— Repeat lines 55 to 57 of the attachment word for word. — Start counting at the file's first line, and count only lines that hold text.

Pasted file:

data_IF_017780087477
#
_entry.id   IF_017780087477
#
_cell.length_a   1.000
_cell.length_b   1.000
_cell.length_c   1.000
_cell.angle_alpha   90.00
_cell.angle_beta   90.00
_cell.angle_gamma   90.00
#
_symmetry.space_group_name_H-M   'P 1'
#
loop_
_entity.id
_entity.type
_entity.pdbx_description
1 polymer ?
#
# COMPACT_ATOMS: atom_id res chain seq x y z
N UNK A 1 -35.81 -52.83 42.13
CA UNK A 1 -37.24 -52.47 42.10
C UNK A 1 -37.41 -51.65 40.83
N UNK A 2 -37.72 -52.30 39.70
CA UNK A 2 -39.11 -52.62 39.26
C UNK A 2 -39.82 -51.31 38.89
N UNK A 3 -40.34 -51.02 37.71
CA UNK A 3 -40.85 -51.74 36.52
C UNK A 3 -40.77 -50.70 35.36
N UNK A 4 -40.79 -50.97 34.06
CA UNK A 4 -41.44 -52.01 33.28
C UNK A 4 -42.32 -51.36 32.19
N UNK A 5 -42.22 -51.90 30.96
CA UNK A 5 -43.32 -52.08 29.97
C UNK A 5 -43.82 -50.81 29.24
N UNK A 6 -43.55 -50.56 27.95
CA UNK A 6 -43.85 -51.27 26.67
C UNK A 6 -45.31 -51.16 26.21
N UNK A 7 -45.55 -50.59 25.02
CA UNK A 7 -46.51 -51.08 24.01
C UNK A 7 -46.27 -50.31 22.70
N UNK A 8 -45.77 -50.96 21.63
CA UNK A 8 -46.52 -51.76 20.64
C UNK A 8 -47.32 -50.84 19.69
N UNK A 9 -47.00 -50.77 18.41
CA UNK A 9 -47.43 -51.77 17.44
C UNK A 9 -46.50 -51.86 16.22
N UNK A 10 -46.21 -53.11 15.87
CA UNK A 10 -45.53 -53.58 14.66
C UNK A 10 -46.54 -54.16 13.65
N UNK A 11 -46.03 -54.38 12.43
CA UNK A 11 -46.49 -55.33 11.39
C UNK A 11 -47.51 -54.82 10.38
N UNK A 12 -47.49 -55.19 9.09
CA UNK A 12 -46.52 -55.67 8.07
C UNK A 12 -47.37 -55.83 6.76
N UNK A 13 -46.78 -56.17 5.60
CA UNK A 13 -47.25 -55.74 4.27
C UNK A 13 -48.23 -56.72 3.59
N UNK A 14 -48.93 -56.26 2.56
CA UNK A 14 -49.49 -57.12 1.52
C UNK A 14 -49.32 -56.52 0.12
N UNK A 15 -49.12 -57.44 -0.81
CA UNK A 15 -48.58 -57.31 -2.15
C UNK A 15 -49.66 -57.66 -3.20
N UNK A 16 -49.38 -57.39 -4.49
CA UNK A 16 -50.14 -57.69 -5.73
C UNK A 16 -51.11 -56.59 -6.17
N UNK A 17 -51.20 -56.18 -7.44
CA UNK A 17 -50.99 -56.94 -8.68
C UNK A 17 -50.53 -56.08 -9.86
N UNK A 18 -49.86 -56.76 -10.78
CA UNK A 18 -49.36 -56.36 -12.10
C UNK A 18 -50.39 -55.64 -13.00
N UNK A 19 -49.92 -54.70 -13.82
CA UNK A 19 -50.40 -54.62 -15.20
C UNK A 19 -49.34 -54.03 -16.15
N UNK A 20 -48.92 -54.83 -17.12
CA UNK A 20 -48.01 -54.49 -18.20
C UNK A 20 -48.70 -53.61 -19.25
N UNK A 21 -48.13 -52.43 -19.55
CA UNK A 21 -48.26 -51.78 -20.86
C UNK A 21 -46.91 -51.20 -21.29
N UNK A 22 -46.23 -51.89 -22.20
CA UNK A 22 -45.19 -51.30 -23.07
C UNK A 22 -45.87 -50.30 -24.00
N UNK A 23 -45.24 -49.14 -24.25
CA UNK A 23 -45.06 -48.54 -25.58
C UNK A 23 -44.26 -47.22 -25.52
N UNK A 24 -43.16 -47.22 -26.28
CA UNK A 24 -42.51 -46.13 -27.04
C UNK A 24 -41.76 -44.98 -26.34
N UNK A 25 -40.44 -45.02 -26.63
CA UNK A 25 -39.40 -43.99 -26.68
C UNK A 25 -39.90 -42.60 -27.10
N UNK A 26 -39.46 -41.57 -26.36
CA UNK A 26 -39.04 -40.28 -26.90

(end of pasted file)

CA UNK A 12 -46.52 -55.67 8.07
C UNK A 12 -47.37 -55.83 6.76
N UNK A 13 -46.78 -56.17 5.60